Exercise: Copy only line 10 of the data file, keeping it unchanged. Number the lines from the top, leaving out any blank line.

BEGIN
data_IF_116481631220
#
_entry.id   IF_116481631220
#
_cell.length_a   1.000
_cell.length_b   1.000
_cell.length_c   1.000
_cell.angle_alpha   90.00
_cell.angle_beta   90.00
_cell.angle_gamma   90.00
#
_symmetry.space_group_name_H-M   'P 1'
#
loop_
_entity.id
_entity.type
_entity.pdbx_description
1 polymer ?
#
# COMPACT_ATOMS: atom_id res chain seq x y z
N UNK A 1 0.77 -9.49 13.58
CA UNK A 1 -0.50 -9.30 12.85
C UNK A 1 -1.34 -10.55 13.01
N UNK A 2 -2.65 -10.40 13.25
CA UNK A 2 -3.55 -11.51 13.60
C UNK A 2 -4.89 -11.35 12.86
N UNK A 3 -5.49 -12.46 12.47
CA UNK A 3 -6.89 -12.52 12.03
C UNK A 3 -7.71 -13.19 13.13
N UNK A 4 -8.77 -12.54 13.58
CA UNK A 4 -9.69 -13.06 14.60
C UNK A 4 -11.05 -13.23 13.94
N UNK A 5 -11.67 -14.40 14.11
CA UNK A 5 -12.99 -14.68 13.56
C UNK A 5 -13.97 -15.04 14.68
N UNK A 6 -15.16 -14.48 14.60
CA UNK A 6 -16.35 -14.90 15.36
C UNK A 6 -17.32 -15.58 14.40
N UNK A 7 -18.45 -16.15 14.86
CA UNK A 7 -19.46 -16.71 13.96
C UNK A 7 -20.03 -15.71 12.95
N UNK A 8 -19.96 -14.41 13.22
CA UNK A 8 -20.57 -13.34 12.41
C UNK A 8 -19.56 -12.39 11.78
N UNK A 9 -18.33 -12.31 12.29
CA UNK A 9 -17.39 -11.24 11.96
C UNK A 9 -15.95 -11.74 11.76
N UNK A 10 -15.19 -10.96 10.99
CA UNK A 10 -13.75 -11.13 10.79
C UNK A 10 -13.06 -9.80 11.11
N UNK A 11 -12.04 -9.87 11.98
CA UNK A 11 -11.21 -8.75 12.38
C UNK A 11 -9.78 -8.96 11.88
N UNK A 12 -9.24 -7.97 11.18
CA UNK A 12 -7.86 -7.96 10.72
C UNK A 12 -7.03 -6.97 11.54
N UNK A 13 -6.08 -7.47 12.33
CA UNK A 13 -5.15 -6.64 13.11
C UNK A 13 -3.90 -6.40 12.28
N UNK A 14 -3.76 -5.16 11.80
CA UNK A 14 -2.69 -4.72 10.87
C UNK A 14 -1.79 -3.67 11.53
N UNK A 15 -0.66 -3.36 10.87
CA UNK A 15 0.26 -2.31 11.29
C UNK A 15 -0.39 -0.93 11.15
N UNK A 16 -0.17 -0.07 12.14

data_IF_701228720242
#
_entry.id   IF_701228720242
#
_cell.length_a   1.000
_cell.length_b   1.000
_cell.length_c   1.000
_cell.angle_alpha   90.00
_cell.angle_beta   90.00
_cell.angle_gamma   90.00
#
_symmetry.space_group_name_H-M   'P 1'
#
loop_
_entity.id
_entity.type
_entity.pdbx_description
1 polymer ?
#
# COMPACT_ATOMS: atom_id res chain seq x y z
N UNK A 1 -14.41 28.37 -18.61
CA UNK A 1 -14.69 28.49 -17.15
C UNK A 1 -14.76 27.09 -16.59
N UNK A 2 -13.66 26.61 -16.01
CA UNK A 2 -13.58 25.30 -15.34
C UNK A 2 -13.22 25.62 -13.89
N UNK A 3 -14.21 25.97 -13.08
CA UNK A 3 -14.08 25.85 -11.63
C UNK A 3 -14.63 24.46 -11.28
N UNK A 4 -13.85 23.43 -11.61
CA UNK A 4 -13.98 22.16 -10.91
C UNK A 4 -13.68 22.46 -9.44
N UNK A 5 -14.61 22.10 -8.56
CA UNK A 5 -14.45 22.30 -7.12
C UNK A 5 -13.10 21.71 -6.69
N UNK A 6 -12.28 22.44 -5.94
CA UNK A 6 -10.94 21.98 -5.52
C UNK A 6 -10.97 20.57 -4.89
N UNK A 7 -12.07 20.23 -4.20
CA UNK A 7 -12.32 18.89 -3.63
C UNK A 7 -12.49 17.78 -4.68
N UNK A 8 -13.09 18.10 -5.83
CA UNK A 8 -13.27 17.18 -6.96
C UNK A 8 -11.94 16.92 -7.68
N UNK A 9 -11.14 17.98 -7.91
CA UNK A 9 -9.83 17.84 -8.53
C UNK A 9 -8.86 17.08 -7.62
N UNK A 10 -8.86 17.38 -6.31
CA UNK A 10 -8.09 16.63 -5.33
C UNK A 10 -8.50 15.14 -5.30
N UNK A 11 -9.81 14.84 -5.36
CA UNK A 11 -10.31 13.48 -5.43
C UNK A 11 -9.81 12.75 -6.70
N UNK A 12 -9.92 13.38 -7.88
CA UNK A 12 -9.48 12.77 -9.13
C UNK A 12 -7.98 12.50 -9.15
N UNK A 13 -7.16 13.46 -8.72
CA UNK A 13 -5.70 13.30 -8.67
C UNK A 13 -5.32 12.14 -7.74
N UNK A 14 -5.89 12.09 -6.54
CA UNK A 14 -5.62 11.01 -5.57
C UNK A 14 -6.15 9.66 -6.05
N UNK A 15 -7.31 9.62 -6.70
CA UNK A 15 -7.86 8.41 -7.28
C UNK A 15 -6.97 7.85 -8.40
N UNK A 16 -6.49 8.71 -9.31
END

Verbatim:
_cell.angle_gamma   90.00